“Burden of Dreams” — The Joys and Pains of a Film-Maker
Today every Hollywood film’s DVD includes featurettes or ‘behind the scenes’ aspects to explain us how the projects were aesthetically realized. Even TV channels, before the release of a movie telecast such short ‘making of’ clips. However, the vast of majority of ‘behind the scenes’ videos are constructed purely for commercial purposes, with the elemental goal being to sell a product. Most of the film-making documentaries or featurettes miss out the dreams and fantasies of a film-maker that made him to choose a particular kind of aesthetics. It misses out the obsession of a director that doesn’t shrink even in the face of insurmountable obstacles.
Every great film-maker from Kubrick to Scorsese must have faced obstructions at one or other time. But, two film-makers come to my mind, whenever the topic of ‘behind the scenes’ documentaries comes up. Two passionate and obsessed film-makers, who remained tenacious, till the end to realize their dream. One is Francis Ford Coppola, whose magnum opus ‘Apocalypse Now’ (1979) perpetually ran into cataclysmic troubles, while the other guy is Werner Herzog, whose deadly project ‘Fitzcarraldo’ faced all kinds of problems from budget constraints to death threats. “Hearts of Darkness: A Filmmaker’s Apocalypse”, ascintillating documentary released in 1991 explored the hardships endured in Coppola movie. Renowned documentary film-maker Les Blank’s “Burden of Dreams” (1982) not only explains the sensationalism behind the making of “Fitzcarraldo”, but also sociologically explores the ancient world of natives, who gets confronted by the modern art of film-making.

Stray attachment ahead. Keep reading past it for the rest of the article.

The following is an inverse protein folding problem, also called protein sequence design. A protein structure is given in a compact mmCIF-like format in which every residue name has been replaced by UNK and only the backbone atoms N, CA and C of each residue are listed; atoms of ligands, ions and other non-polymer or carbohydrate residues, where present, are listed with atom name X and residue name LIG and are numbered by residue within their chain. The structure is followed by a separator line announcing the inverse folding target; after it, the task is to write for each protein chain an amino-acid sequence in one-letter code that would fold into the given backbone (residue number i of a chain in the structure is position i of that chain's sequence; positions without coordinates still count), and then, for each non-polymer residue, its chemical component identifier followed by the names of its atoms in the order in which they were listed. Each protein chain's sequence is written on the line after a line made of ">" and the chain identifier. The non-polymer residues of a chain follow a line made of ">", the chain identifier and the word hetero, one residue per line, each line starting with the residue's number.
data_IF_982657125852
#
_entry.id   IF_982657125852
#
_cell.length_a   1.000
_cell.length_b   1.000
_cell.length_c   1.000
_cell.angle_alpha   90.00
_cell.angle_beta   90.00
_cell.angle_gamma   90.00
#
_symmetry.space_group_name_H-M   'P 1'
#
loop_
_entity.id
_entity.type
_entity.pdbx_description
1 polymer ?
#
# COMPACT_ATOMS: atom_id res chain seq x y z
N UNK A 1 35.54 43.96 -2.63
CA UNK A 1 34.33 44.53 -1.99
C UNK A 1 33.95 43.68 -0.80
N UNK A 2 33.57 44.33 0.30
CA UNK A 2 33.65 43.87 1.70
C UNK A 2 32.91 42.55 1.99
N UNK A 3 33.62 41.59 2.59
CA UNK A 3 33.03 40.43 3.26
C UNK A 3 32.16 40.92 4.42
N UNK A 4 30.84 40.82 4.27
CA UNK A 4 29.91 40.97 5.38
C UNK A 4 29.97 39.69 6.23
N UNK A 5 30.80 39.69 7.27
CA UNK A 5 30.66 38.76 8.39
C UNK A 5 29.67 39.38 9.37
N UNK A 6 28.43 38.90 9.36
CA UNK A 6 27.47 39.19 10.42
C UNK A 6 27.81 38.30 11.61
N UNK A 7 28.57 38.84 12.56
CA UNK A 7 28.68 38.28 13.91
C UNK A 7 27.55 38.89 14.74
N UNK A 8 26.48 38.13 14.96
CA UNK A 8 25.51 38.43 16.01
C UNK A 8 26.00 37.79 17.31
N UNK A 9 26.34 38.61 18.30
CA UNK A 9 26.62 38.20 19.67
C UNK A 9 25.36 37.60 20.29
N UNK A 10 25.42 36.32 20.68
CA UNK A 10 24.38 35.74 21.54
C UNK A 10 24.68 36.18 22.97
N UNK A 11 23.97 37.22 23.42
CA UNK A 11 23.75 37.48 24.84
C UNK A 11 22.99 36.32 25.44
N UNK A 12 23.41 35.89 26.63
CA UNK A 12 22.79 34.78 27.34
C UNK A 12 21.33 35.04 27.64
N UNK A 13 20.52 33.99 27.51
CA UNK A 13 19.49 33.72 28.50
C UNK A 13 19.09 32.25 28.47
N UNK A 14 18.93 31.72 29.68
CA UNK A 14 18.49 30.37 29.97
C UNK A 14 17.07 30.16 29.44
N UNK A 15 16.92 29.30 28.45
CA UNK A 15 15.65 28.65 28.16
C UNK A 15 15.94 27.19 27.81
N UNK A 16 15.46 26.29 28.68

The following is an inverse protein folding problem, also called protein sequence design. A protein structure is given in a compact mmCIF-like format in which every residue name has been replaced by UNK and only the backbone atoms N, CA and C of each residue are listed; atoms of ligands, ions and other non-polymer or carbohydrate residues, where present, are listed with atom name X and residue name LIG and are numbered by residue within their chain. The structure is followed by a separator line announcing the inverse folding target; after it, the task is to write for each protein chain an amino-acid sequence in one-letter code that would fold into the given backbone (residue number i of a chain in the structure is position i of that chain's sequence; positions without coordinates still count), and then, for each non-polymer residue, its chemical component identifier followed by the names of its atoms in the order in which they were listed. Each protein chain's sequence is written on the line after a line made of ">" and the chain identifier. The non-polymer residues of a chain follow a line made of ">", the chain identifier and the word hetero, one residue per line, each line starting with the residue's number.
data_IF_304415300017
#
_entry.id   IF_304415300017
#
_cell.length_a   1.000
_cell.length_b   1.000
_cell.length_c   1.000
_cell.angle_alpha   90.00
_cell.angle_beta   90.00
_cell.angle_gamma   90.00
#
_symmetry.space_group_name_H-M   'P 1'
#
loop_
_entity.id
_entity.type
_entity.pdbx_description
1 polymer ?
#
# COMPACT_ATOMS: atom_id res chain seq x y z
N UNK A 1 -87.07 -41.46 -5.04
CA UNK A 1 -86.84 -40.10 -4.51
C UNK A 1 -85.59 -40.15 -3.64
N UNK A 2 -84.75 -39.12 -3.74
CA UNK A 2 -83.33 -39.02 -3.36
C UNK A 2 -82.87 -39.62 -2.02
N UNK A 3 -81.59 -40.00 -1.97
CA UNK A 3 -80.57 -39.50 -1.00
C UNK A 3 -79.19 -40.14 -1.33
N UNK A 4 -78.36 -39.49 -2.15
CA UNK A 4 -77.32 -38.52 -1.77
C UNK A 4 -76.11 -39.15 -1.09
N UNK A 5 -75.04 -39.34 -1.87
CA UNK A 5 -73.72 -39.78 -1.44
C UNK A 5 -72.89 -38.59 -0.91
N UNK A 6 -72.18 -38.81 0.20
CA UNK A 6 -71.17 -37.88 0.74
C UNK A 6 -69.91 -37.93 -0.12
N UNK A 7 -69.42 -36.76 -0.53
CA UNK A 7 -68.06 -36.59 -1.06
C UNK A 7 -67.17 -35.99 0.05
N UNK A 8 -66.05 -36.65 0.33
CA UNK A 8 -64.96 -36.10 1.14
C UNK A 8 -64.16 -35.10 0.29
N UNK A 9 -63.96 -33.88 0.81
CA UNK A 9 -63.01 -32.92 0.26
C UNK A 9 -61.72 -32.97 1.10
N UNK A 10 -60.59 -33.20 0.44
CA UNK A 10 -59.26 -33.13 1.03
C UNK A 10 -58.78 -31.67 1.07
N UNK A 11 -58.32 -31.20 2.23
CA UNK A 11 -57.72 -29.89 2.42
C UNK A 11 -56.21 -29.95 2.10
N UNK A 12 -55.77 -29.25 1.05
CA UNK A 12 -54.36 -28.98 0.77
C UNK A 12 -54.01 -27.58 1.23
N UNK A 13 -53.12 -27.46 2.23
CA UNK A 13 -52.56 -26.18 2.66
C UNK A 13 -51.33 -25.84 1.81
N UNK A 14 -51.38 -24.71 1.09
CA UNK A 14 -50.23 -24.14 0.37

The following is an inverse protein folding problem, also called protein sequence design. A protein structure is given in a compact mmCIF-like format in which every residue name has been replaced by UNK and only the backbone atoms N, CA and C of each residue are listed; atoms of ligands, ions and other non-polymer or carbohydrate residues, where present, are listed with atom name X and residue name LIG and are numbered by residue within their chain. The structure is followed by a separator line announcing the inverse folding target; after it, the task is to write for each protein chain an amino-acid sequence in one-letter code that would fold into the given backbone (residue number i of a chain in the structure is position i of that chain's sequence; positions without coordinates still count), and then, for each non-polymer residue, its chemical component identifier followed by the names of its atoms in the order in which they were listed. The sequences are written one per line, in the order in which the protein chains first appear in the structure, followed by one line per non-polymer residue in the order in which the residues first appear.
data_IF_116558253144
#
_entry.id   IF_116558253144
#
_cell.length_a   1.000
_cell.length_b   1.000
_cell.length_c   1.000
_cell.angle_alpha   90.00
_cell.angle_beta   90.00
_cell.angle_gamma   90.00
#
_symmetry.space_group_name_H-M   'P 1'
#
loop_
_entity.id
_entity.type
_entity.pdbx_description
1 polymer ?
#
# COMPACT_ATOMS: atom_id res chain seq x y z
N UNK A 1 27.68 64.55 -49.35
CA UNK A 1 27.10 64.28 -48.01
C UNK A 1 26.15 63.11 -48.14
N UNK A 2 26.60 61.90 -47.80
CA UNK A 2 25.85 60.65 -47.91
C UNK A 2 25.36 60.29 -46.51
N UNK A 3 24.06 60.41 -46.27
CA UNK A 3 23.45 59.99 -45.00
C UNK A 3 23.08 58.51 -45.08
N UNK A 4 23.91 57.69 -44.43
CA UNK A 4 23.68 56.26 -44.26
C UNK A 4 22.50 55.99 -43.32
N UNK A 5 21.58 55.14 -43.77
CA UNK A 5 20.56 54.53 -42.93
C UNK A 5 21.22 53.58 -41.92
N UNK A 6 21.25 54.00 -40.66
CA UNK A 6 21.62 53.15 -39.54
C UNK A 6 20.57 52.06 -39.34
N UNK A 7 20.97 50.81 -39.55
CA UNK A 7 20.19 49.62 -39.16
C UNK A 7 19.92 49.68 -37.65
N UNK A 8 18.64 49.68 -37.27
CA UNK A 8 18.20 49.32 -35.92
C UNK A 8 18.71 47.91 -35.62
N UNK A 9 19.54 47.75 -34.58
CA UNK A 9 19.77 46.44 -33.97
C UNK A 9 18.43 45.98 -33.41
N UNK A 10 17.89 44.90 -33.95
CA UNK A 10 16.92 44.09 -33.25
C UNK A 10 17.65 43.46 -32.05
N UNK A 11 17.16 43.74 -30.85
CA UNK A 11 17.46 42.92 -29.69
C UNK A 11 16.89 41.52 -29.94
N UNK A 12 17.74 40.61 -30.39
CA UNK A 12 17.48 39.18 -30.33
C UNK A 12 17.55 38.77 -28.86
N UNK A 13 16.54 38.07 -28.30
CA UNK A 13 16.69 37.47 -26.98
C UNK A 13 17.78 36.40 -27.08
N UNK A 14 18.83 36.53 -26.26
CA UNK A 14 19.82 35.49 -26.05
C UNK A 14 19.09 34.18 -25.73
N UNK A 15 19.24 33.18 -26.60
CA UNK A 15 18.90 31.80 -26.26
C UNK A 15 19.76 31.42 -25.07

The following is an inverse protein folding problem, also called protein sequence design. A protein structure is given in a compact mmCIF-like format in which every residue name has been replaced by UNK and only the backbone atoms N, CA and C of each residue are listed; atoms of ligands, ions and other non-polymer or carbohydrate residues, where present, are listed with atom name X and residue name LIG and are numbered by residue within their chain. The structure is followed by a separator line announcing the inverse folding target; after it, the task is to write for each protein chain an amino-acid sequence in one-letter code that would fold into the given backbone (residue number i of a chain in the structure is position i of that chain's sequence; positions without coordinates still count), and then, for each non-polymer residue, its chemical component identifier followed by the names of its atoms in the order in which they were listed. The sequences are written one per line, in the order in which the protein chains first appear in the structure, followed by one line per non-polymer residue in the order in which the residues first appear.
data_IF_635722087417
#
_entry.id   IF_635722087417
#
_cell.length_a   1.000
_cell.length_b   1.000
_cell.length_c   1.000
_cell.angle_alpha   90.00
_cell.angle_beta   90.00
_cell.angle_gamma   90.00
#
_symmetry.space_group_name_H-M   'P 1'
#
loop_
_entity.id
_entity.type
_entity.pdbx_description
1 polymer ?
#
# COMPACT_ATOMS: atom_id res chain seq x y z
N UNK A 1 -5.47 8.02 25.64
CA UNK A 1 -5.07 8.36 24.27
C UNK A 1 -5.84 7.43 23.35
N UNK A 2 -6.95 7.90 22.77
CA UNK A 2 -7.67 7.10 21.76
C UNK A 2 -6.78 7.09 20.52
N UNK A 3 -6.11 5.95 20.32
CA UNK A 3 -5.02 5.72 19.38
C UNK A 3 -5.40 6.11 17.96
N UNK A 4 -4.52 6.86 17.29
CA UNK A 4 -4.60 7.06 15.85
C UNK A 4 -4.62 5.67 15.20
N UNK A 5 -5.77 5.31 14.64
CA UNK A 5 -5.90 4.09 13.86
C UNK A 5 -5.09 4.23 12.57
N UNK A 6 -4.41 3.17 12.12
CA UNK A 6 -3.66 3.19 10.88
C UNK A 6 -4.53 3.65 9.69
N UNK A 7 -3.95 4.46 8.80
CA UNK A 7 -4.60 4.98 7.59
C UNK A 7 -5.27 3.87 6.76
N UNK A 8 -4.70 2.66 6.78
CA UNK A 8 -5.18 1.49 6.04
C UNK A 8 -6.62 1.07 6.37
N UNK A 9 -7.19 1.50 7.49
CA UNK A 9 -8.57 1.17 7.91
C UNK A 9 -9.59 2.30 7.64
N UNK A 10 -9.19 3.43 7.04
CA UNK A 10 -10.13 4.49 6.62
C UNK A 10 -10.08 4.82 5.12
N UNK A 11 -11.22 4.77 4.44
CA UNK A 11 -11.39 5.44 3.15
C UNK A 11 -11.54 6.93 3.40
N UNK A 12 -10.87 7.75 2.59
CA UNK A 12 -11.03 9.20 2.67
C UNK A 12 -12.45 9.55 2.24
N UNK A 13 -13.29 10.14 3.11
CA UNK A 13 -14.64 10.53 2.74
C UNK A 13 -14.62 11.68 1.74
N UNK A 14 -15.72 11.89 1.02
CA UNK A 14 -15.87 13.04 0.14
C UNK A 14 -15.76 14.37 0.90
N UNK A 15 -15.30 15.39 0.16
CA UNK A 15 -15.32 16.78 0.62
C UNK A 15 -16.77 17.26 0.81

Along with Rainer Werner Fassbinder, Herzog was one of the pioneers of New German Cinema movement (in the 1970s). He gained the name as ‘cinematic madman’ who often sought primeval landscapes and put himself under all sorts of risks. His dream project “Fitzcarraldo” is set in the late Victorian era and was planned to be filmed on the Amazon jungle. The story follows a Irish Businessman, who travels to Amazon with a mad obsession to build a lavish opera house in the middle of the jungle, where his favorite Italian tenor Caruso will be asked to perform. To accomplish this mad goal, Fitzcarraldo has to literally drag a 130-ton steamship over a muddy mountain and through the jungle. Herzog heard a real historical story about a rubber baron, who in the Amazon jungle moved a ship from one hill to another (although the real guy dismantled the steamer and carried in sections over the mountain to the other stream). Herzog cooked up the character of eccentric dreamer around this real event.